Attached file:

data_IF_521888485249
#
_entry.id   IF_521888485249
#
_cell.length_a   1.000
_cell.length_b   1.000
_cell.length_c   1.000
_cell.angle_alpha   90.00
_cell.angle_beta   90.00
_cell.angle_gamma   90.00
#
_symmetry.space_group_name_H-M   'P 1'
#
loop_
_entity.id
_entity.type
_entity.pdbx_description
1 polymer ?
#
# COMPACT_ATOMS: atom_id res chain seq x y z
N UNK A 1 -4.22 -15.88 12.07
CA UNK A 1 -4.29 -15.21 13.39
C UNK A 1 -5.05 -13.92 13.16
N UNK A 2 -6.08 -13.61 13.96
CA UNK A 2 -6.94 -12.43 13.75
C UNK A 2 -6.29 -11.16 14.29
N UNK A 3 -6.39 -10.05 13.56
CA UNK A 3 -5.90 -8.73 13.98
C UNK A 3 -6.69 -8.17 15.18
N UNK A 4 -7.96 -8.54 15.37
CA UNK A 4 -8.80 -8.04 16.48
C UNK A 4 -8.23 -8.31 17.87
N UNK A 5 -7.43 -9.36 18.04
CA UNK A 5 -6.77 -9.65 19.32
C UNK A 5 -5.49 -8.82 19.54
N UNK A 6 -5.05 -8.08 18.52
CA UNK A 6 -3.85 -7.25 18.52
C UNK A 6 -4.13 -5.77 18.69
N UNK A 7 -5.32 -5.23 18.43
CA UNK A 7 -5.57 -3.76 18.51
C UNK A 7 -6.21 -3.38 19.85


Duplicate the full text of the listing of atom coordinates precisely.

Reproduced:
data_IF_521888485249
#
_entry.id   IF_521888485249
#
_cell.length_a   1.000
_cell.length_b   1.000
_cell.length_c   1.000
_cell.angle_alpha   90.00
_cell.angle_beta   90.00
_cell.angle_gamma   90.00
#
_symmetry.space_group_name_H-M   'P 1'
#
loop_
_entity.id
_entity.type
_entity.pdbx_description
1 polymer ?
#
# COMPACT_ATOMS: atom_id res chain seq x y z
N UNK A 1 -4.22 -15.88 12.07
CA UNK A 1 -4.29 -15.21 13.39
C UNK A 1 -5.05 -13.92 13.16
N UNK A 2 -6.08 -13.61 13.96
CA UNK A 2 -6.94 -12.43 13.75
C UNK A 2 -6.29 -11.16 14.29
N UNK A 3 -6.39 -10.05 13.56
CA UNK A 3 -5.90 -8.73 13.98
C UNK A 3 -6.69 -8.17 15.18
N UNK A 4 -7.96 -8.54 15.37
CA UNK A 4 -8.80 -8.04 16.48
C UNK A 4 -8.23 -8.31 17.87
N UNK A 5 -7.43 -9.36 18.04
CA UNK A 5 -6.77 -9.65 19.32
C UNK A 5 -5.49 -8.82 19.54
N UNK A 6 -5.05 -8.08 18.52
CA UNK A 6 -3.85 -7.25 18.52
C UNK A 6 -4.13 -5.77 18.69
N UNK A 7 -5.32 -5.23 18.43
CA UNK A 7 -5.57 -3.76 18.51
C UNK A 7 -6.21 -3.38 19.85